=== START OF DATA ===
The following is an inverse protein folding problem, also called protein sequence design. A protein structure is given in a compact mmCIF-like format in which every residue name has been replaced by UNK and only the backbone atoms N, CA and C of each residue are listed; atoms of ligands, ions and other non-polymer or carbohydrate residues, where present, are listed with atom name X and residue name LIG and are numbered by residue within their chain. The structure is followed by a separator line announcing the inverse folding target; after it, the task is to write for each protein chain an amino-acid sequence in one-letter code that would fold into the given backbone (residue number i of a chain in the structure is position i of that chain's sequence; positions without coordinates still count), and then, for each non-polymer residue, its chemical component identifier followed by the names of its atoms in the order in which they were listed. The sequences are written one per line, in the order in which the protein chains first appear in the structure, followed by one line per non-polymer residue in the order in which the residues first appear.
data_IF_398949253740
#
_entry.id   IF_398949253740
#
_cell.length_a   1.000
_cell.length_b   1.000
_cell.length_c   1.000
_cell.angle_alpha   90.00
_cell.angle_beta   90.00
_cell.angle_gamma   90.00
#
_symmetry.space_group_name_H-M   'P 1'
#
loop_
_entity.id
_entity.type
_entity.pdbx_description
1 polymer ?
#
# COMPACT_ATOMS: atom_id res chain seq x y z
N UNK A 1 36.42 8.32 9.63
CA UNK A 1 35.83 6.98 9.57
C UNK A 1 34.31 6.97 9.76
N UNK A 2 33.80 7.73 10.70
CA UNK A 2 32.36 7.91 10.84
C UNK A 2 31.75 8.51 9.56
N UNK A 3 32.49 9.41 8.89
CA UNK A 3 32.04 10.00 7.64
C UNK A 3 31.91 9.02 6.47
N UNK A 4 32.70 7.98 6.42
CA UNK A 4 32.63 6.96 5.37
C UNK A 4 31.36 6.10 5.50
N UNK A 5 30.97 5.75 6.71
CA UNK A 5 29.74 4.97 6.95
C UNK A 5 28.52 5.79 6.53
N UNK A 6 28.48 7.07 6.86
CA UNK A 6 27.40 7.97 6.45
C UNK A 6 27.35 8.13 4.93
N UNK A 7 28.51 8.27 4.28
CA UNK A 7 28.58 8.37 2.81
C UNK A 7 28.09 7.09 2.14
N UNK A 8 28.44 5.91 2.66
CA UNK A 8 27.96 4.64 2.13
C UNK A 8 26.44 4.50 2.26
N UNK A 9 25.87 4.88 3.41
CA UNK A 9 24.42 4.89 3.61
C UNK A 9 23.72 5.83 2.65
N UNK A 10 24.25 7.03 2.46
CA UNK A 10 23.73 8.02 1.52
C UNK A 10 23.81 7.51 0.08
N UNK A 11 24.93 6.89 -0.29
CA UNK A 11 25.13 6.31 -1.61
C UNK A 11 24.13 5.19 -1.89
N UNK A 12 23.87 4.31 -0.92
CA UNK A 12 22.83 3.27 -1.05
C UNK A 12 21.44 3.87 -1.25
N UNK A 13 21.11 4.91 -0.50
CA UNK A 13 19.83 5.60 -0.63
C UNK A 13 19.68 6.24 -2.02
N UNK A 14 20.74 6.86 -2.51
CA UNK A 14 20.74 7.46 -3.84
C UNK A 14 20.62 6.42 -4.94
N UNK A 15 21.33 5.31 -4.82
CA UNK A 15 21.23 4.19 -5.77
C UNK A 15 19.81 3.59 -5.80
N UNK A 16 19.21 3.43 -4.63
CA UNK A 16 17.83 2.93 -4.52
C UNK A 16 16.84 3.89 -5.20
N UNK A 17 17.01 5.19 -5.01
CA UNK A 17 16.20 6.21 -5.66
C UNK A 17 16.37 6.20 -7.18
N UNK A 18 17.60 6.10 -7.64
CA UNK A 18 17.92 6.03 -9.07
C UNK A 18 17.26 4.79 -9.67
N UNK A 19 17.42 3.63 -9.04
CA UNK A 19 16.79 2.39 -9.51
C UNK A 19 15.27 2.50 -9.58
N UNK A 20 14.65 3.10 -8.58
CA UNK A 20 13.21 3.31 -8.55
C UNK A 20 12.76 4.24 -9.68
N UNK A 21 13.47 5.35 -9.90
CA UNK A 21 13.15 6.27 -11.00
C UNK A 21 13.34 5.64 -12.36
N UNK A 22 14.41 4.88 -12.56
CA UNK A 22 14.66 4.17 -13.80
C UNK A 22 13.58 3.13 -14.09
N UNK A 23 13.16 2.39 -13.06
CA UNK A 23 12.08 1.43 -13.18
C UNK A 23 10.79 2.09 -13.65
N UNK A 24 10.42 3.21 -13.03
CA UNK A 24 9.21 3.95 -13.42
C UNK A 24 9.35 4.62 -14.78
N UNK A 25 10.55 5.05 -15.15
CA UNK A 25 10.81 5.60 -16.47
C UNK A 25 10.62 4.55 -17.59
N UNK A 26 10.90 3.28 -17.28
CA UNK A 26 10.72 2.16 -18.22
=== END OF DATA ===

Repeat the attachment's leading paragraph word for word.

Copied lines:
The following is an inverse protein folding problem, also called protein sequence design. A protein structure is given in a compact mmCIF-like format in which every residue name has been replaced by UNK and only the backbone atoms N, CA and C of each residue are listed; atoms of ligands, ions and other non-polymer or carbohydrate residues, where present, are listed with atom name X and residue name LIG and are numbered by residue within their chain. The structure is followed by a separator line announcing the inverse folding target; after it, the task is to write for each protein chain an amino-acid sequence in one-letter code that would fold into the given backbone (residue number i of a chain in the structure is position i of that chain's sequence; positions without coordinates still count), and then, for each non-polymer residue, its chemical component identifier followed by the names of its atoms in the order in which they were listed. The sequences are written one per line, in the order in which the protein chains first appear in the structure, followed by one line per non-polymer residue in the order in which the residues first appear.